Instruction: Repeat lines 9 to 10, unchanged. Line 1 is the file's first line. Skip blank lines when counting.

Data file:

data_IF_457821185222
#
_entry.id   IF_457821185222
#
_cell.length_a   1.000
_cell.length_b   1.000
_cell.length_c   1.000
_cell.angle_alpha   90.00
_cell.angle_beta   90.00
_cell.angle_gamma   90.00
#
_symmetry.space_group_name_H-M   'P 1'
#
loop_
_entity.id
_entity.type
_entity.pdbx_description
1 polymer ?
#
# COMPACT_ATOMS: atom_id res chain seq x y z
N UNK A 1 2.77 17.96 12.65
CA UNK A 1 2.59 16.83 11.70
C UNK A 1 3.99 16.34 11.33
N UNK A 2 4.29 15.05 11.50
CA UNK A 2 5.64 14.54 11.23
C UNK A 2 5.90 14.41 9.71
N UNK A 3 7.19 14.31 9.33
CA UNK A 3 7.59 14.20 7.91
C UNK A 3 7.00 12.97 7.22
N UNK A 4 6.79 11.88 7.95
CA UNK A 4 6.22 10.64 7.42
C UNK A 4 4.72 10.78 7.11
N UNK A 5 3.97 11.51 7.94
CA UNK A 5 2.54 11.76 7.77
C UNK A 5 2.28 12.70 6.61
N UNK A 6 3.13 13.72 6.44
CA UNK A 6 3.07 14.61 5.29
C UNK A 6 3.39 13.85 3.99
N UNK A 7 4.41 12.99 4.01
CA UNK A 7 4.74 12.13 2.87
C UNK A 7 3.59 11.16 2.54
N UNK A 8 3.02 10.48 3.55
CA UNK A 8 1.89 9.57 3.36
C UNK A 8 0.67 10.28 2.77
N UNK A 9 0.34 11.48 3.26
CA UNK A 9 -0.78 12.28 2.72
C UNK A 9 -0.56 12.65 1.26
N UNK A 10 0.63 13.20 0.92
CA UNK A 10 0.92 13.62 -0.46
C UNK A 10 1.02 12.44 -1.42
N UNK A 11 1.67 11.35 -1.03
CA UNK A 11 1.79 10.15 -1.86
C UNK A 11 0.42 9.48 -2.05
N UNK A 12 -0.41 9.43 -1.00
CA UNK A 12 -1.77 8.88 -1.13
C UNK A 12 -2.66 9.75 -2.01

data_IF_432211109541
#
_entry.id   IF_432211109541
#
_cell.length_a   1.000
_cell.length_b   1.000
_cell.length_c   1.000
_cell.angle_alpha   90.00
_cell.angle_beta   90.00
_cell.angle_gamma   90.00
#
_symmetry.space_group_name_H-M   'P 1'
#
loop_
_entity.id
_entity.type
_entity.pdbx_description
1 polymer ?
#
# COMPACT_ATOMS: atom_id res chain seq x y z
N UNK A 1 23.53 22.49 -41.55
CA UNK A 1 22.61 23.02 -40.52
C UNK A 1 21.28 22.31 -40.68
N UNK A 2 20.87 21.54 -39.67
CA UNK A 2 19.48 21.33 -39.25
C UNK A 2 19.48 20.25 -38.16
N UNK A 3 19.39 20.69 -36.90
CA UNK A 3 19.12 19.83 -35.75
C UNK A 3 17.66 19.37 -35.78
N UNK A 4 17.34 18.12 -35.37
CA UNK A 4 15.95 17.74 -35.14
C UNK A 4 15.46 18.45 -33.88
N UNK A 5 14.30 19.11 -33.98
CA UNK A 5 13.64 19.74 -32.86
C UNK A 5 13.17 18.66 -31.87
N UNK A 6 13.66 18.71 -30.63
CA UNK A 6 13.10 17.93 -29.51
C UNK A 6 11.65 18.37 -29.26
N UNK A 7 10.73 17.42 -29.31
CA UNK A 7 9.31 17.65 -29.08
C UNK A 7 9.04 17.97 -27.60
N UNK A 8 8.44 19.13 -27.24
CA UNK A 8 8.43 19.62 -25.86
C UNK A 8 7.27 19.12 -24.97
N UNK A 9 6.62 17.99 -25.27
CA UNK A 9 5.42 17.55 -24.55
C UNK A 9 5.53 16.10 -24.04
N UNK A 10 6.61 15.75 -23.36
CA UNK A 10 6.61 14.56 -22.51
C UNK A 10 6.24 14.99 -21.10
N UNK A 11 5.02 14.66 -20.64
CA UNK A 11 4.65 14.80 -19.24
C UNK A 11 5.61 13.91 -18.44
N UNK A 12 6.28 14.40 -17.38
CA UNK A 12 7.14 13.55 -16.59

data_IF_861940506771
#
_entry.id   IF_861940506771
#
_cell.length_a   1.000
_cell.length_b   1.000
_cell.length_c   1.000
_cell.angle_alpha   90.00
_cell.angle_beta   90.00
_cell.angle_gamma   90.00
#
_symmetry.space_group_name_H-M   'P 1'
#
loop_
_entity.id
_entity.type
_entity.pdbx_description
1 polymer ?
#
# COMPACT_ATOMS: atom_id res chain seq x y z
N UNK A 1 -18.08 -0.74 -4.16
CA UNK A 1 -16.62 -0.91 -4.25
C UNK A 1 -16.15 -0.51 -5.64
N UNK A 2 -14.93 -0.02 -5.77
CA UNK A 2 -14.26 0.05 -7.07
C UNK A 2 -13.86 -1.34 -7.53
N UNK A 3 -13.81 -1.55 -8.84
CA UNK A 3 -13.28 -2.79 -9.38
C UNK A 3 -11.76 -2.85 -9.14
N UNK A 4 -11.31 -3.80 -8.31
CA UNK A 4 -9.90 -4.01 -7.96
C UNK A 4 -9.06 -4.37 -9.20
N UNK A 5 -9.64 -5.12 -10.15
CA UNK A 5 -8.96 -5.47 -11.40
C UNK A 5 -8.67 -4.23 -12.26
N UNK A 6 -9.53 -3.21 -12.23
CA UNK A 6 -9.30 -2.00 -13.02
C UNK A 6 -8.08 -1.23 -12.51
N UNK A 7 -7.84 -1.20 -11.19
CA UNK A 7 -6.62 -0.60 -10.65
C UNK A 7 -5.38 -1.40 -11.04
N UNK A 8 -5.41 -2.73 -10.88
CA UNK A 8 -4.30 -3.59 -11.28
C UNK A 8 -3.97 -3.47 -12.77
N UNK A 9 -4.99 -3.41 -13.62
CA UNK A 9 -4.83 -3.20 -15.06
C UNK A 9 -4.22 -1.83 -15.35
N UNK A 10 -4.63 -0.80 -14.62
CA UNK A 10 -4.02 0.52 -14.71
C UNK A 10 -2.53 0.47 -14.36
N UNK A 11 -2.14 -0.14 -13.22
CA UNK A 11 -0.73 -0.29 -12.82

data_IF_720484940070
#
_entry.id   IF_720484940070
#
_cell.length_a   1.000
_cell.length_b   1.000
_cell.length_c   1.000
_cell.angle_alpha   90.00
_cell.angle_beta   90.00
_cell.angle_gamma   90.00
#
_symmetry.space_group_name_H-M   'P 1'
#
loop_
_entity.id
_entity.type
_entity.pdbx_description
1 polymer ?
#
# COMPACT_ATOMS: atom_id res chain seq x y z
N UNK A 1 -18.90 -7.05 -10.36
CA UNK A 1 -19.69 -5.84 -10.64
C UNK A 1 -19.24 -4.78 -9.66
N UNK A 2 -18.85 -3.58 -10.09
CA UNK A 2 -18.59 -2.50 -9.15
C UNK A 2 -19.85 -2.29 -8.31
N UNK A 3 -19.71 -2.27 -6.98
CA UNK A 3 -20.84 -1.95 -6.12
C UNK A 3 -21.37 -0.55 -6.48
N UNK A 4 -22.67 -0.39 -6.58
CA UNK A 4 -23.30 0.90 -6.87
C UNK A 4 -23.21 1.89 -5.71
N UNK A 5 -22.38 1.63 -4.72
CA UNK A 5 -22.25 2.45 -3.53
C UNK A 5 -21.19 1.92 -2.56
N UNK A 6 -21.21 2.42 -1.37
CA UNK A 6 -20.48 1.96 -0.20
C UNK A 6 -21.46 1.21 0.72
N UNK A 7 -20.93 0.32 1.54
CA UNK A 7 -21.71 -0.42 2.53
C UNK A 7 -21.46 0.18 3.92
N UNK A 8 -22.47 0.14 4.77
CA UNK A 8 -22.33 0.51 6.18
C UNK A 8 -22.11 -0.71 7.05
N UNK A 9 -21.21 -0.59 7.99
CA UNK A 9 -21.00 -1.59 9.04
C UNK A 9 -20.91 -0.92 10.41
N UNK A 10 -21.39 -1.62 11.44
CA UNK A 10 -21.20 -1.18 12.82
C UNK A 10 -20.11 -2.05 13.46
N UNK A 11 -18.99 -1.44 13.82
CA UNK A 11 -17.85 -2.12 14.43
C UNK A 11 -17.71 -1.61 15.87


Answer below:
_cell.angle_beta   90.00
_cell.angle_gamma   90.00